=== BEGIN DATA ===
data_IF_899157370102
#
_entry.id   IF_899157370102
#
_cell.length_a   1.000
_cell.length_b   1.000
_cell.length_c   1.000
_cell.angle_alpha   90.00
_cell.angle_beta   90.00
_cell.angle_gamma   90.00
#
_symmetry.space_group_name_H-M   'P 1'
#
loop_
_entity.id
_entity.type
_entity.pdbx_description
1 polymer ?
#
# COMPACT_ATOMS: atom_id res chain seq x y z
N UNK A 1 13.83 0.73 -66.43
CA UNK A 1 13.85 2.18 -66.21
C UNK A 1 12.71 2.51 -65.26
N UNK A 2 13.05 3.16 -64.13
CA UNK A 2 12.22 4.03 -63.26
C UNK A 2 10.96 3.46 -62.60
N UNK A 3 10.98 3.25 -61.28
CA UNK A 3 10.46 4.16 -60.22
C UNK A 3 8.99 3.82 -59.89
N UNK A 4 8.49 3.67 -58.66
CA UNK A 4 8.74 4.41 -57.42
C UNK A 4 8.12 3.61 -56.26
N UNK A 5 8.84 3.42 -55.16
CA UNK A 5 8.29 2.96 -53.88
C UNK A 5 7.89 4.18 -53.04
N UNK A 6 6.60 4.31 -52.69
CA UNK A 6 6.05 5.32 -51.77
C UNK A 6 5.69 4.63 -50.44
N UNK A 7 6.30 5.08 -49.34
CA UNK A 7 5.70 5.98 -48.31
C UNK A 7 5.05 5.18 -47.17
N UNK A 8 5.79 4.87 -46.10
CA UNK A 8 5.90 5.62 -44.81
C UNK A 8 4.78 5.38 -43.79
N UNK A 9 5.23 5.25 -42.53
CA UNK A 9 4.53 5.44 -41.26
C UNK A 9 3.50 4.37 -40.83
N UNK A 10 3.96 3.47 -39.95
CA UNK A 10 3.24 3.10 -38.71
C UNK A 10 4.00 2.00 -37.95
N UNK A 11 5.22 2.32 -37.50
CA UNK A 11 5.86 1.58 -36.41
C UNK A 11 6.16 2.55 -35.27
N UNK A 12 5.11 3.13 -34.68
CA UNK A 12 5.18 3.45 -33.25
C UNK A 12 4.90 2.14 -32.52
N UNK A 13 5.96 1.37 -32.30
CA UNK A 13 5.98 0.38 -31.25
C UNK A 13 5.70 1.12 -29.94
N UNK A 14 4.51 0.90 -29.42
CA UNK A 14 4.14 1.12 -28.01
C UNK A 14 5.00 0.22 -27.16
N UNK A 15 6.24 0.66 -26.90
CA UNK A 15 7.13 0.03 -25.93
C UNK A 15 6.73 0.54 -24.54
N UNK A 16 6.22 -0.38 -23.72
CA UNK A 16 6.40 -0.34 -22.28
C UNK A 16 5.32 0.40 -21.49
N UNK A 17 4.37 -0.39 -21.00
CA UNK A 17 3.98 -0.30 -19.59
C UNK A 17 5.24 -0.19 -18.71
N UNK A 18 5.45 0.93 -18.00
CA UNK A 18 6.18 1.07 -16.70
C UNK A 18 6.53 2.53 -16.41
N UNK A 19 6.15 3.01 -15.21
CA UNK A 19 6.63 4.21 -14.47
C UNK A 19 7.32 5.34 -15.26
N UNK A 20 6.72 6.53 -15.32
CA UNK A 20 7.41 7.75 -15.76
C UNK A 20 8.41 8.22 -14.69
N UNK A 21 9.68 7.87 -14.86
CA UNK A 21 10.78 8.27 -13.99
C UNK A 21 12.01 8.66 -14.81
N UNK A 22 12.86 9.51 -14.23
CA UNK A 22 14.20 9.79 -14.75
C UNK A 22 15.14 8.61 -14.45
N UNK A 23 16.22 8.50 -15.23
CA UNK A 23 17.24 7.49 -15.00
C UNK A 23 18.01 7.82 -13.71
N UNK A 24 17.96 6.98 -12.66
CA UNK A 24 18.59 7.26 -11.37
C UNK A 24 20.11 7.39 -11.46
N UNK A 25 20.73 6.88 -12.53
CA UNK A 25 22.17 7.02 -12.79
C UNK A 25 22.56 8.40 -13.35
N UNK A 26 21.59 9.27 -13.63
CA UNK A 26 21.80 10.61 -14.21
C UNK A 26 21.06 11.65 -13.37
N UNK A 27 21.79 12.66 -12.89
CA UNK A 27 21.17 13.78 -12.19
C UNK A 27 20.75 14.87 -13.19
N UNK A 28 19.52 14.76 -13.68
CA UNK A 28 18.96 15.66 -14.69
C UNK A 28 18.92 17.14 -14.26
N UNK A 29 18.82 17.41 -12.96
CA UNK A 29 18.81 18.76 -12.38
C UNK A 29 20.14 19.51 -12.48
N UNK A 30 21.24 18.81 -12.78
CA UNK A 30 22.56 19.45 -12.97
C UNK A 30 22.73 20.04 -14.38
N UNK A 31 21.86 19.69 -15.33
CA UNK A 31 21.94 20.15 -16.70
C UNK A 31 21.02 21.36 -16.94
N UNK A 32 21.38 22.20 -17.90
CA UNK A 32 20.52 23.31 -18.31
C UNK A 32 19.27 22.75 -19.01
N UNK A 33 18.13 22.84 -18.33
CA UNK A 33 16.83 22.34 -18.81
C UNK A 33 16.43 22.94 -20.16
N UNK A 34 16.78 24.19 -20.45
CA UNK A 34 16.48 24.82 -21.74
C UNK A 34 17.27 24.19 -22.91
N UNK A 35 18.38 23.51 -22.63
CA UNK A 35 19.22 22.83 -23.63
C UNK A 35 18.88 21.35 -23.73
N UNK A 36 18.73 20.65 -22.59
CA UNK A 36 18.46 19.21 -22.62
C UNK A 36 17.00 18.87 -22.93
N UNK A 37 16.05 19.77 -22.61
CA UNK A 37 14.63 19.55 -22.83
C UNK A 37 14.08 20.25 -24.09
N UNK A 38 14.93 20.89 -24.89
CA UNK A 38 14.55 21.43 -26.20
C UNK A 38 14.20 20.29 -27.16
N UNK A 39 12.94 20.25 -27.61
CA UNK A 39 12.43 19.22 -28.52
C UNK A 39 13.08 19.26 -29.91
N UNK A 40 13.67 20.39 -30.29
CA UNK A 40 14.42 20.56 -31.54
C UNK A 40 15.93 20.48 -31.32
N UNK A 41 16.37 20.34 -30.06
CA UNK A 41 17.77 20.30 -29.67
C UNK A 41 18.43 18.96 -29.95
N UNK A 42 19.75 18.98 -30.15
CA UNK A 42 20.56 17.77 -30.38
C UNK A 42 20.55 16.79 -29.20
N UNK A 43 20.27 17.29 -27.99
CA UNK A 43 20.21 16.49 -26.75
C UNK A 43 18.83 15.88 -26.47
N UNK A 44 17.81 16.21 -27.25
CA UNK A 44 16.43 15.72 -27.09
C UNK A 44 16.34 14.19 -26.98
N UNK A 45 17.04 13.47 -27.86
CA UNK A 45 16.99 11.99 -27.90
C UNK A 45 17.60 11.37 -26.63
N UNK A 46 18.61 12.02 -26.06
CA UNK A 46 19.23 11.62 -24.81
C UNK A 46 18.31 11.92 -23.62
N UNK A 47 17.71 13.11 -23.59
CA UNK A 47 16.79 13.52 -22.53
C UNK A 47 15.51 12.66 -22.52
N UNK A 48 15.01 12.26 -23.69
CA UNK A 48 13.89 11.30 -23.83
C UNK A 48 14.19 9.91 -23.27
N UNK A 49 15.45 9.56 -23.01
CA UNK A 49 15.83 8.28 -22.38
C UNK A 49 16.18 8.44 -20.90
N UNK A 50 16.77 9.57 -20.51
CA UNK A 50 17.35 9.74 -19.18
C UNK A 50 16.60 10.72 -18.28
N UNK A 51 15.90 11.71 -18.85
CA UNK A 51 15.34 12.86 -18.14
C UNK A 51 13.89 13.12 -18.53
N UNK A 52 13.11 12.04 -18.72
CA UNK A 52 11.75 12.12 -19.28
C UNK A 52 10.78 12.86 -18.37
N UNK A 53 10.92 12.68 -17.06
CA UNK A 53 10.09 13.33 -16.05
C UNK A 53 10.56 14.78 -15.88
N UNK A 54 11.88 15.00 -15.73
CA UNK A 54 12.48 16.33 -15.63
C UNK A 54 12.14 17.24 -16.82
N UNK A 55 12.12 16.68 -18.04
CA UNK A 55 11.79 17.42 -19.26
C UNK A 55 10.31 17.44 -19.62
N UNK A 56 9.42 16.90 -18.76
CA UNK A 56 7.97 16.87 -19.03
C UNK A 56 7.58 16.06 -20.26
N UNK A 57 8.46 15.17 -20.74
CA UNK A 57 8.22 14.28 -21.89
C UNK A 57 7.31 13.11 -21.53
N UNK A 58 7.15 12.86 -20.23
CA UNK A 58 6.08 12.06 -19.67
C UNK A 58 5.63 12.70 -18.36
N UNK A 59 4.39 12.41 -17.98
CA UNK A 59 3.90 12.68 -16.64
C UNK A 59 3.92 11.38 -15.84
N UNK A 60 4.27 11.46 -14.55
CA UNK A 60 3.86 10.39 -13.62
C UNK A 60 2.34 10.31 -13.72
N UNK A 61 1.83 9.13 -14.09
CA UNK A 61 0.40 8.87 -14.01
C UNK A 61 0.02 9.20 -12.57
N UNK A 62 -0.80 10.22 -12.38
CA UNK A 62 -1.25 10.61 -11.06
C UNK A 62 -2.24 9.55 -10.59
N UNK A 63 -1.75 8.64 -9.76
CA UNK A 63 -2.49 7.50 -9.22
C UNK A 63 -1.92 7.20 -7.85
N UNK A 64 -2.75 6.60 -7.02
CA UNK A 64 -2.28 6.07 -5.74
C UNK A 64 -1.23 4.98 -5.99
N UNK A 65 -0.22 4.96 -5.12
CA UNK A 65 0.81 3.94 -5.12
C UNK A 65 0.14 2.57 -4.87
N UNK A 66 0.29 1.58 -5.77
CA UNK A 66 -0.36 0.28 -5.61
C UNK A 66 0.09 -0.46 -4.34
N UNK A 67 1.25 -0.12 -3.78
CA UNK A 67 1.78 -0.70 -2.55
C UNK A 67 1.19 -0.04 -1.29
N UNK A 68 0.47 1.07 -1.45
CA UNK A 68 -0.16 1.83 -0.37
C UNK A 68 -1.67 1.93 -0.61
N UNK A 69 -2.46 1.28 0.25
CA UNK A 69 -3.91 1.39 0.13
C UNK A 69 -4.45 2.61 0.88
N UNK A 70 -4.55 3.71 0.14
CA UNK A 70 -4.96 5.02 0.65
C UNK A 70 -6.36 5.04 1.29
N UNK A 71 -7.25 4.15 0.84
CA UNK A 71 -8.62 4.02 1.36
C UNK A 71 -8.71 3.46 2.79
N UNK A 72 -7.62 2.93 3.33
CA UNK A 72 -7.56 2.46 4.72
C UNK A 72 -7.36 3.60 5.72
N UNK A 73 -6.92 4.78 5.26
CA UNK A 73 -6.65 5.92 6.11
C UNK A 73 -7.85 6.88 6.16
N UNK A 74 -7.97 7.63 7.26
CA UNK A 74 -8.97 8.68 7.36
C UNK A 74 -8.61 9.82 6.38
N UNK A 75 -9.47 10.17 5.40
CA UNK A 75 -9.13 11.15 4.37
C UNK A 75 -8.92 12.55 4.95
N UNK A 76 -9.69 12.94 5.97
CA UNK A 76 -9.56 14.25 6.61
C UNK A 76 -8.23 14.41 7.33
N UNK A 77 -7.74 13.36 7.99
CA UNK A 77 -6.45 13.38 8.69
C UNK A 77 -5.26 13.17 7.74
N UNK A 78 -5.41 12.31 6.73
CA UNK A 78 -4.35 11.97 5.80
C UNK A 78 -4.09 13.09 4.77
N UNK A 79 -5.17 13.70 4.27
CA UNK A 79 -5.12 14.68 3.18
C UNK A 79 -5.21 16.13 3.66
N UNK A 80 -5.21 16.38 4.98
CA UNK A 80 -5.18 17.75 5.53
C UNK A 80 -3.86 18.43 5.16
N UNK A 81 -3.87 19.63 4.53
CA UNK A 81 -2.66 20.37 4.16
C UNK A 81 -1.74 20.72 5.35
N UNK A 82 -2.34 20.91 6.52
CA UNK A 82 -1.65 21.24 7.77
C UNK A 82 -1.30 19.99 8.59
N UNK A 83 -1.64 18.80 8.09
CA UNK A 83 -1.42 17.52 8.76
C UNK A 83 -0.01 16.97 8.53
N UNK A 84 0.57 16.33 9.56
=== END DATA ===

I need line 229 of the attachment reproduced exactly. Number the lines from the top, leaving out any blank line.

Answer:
CA UNK A 70 -4.96 5.02 0.65